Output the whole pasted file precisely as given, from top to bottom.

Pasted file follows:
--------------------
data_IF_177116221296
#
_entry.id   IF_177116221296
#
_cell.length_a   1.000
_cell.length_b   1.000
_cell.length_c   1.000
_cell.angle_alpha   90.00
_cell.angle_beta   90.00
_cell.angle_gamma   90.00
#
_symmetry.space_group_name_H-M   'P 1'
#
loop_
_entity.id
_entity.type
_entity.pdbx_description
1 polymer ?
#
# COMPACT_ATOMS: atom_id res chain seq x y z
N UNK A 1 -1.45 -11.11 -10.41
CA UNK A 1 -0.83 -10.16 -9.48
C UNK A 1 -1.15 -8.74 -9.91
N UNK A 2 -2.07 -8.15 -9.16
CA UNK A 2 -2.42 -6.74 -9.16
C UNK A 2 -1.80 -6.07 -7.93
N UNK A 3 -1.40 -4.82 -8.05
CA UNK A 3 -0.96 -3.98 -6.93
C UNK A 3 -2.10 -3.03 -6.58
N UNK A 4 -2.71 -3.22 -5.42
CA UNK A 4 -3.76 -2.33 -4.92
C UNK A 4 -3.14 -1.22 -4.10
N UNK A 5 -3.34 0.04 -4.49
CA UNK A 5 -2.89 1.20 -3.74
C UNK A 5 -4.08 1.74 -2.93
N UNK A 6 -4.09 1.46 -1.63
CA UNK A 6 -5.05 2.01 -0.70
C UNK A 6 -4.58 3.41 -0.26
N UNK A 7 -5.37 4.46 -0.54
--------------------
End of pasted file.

data_IF_177116221296
#
_entry.id   IF_177116221296
#
_cell.length_a   1.000
_cell.length_b   1.000
_cell.length_c   1.000
_cell.angle_alpha   90.00
_cell.angle_beta   90.00
_cell.angle_gamma   90.00
#
_symmetry.space_group_name_H-M   'P 1'
#
loop_
_entity.id
_entity.type
_entity.pdbx_description
1 polymer ?
#
# COMPACT_ATOMS: atom_id res chain seq x y z
N UNK A 1 -1.45 -11.11 -10.41
CA UNK A 1 -0.83 -10.16 -9.48
C UNK A 1 -1.15 -8.74 -9.91
N UNK A 2 -2.07 -8.15 -9.16
CA UNK A 2 -2.42 -6.74 -9.16
C UNK A 2 -1.80 -6.07 -7.93
N UNK A 3 -1.40 -4.82 -8.05
CA UNK A 3 -0.96 -3.98 -6.93
C UNK A 3 -2.10 -3.03 -6.58
N UNK A 4 -2.71 -3.22 -5.42
CA UNK A 4 -3.76 -2.33 -4.92
C UNK A 4 -3.14 -1.22 -4.10
N UNK A 5 -3.34 0.04 -4.49
CA UNK A 5 -2.89 1.20 -3.74
C UNK A 5 -4.08 1.74 -2.93
N UNK A 6 -4.09 1.46 -1.63
CA UNK A 6 -5.05 2.01 -0.70
C UNK A 6 -4.58 3.41 -0.26
N UNK A 7 -5.37 4.46 -0.54